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i3 is a tiling window manager for X11, but it doesn’t work with the upcoming Wayland. Since i3way is pretty dead given the website, I was quite happy to see there are other efforts now in form of sway. I was worried that with the rise of Wayland i3 may become obsolete.

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      I tried this a few months ago and it was super buggy and slow. Using i3 with Compton mostly fixed the screen tearing on my 4k monitor

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        It’s still experimental, but it’s nice to see some work done for wayland.

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      Did some linux distro already changed to wayland by default?

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        Yes, Fedora 25 uses Wayland by default although it falls back to X11 for certain display chipsets (some NVidia chipsets for one).

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        I’m running gnome on arch linux with wayland which became the default this year.

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      I’m thinking on moving from gnome ti i3/sway. How did you do the step and why?

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        If you’re moving from GNOME to i3, you may be interested in reading about running gnome-session with i3 so you still have access to GNOME features like auto-mounting removable devices, media keys, screen-locking, etc.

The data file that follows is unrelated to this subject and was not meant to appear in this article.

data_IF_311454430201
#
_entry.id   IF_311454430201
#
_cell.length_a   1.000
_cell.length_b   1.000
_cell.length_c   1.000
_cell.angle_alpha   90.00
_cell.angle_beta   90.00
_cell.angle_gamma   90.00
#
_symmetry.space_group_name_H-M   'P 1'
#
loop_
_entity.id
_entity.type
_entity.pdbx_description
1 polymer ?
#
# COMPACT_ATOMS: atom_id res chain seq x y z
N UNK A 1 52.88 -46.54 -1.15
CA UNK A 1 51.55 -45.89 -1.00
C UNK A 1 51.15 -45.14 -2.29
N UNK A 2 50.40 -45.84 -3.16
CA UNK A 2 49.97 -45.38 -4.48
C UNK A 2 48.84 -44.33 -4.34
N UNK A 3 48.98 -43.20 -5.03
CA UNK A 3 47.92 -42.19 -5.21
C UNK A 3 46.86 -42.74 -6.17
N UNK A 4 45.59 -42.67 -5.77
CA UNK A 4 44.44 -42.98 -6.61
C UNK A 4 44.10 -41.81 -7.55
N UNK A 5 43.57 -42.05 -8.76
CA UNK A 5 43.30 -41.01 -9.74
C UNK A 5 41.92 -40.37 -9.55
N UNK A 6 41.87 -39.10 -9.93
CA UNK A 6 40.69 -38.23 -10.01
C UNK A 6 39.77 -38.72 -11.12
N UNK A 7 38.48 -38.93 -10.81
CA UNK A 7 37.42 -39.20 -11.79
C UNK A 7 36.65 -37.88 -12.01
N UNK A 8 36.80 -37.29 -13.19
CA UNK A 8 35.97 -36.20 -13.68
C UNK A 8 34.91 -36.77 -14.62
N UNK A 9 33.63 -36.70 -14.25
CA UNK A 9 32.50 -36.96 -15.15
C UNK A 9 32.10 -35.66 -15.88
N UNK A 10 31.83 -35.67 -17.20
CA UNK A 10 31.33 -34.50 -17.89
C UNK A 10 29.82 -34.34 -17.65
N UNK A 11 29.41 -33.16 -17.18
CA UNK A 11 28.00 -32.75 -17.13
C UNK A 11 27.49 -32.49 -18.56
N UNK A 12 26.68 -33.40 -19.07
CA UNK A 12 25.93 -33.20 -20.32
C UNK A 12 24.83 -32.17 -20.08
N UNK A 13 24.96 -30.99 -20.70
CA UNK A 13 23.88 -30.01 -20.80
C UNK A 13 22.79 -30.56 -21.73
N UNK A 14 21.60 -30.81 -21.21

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          Your reply touches something that I don’t really understand because I always used gnome. So for me it’s hard to tell where gnome ends and linux starts. Can you explain quickly why I want to run a gnom-session inside i3?

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            It’s not to run gnome-session inside i3, it’s to replace GNOME’s window manager with i3 in a GNOME session.
            GNOME is much more than just a window manager, it’s a Desktop Environment. It provides a suite of softwares to manage your desktop. i3, along with most other dynamic/tiling window managers are just window managers.
            Meaning: they will only provide you with a means of managing X windows. On their own, they will not provide a dock, menu/status bar, application launcher, notification system, etc. However, some (like i3) will actually have ready made solutions to replace some these components, and if one doesn’t come directly from the project, you just build up your suite of components yourself :)

            It’s very much a more modular approach: GNOME is kinda like a flat-packed Desktop Environment, whereas if you go down the dynamic/tiling window manager route, it’ll be more like building your own thing with LEGO - which can be really fun, and beneficial in some ways.

            I think Screwtape’s suggestion to try out i3 inside of a GNOME session is so that you could try i3 for what it is: a window manager - but still have the comfort of GNOME (the menu/status bar, notification system, application launcher, workspace manager).

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            I think he already did: to get the listed features that gnome implements.

            That said, there are other implementations too.

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        i3 was pretty easy to get used to, but I had to spend an hour or so practicing after reading https://i3wm.org/docs/userguide.html

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      I used this for a while but ended up reverting back to i3/x11, as rofi (and many more apps) do not work as I would like. If I could get rofi working in a nice way I would be all up for trying again :-)